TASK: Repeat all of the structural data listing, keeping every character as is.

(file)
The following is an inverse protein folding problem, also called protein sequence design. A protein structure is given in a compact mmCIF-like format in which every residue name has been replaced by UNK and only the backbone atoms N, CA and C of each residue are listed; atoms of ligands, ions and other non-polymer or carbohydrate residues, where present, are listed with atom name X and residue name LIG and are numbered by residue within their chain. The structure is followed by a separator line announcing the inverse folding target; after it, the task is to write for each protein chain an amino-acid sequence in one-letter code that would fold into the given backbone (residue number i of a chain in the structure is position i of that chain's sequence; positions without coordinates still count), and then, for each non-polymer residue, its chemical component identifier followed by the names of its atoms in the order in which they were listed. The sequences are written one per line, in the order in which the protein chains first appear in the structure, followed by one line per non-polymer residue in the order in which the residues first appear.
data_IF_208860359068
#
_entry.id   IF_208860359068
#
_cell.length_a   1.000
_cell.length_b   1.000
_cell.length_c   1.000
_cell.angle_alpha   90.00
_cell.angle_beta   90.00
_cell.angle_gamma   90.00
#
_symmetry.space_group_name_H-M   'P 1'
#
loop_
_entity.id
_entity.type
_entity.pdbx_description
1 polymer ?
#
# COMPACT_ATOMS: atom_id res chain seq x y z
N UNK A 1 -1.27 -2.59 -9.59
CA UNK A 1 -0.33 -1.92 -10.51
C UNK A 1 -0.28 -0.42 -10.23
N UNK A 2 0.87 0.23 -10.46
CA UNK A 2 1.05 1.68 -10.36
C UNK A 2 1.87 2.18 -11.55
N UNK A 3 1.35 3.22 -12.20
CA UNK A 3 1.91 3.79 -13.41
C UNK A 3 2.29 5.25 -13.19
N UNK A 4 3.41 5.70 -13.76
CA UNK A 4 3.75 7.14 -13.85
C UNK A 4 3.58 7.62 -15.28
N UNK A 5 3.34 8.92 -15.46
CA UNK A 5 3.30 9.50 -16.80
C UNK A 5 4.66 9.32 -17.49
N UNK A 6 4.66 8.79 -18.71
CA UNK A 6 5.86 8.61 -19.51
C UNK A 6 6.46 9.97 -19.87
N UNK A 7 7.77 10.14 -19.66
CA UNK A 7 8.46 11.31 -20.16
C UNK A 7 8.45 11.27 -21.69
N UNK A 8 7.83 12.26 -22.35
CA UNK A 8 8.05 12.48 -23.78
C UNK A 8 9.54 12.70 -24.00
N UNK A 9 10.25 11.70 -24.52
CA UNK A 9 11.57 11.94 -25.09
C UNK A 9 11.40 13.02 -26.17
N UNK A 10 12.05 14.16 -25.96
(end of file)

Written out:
The following is an inverse protein folding problem, also called protein sequence design. A protein structure is given in a compact mmCIF-like format in which every residue name has been replaced by UNK and only the backbone atoms N, CA and C of each residue are listed; atoms of ligands, ions and other non-polymer or carbohydrate residues, where present, are listed with atom name X and residue name LIG and are numbered by residue within their chain. The structure is followed by a separator line announcing the inverse folding target; after it, the task is to write for each protein chain an amino-acid sequence in one-letter code that would fold into the given backbone (residue number i of a chain in the structure is position i of that chain's sequence; positions without coordinates still count), and then, for each non-polymer residue, its chemical component identifier followed by the names of its atoms in the order in which they were listed. The sequences are written one per line, in the order in which the protein chains first appear in the structure, followed by one line per non-polymer residue in the order in which the residues first appear.
data_IF_208860359068
#
_entry.id   IF_208860359068
#
_cell.length_a   1.000
_cell.length_b   1.000
_cell.length_c   1.000
_cell.angle_alpha   90.00
_cell.angle_beta   90.00
_cell.angle_gamma   90.00
#
_symmetry.space_group_name_H-M   'P 1'
#
loop_
_entity.id
_entity.type
_entity.pdbx_description
1 polymer ?
#
# COMPACT_ATOMS: atom_id res chain seq x y z
N UNK A 1 -1.27 -2.59 -9.59
CA UNK A 1 -0.33 -1.92 -10.51
C UNK A 1 -0.28 -0.42 -10.23
N UNK A 2 0.87 0.23 -10.46
CA UNK A 2 1.05 1.68 -10.36
C UNK A 2 1.87 2.18 -11.55
N UNK A 3 1.35 3.22 -12.20
CA UNK A 3 1.91 3.79 -13.41
C UNK A 3 2.29 5.25 -13.19
N UNK A 4 3.41 5.70 -13.76
CA UNK A 4 3.75 7.14 -13.85
C UNK A 4 3.58 7.62 -15.28
N UNK A 5 3.34 8.92 -15.46
CA UNK A 5 3.30 9.50 -16.80
C UNK A 5 4.66 9.32 -17.49
N UNK A 6 4.66 8.79 -18.71
CA UNK A 6 5.86 8.61 -19.51
C UNK A 6 6.46 9.97 -19.87
N UNK A 7 7.77 10.14 -19.66
CA UNK A 7 8.46 11.31 -20.16
C UNK A 7 8.45 11.27 -21.69
N UNK A 8 7.83 12.26 -22.35
CA UNK A 8 8.05 12.48 -23.78
C UNK A 8 9.54 12.70 -24.00
N UNK A 9 10.25 11.70 -24.52
CA UNK A 9 11.57 11.94 -25.09
C UNK A 9 11.40 13.02 -26.17
N UNK A 10 12.05 14.16 -25.96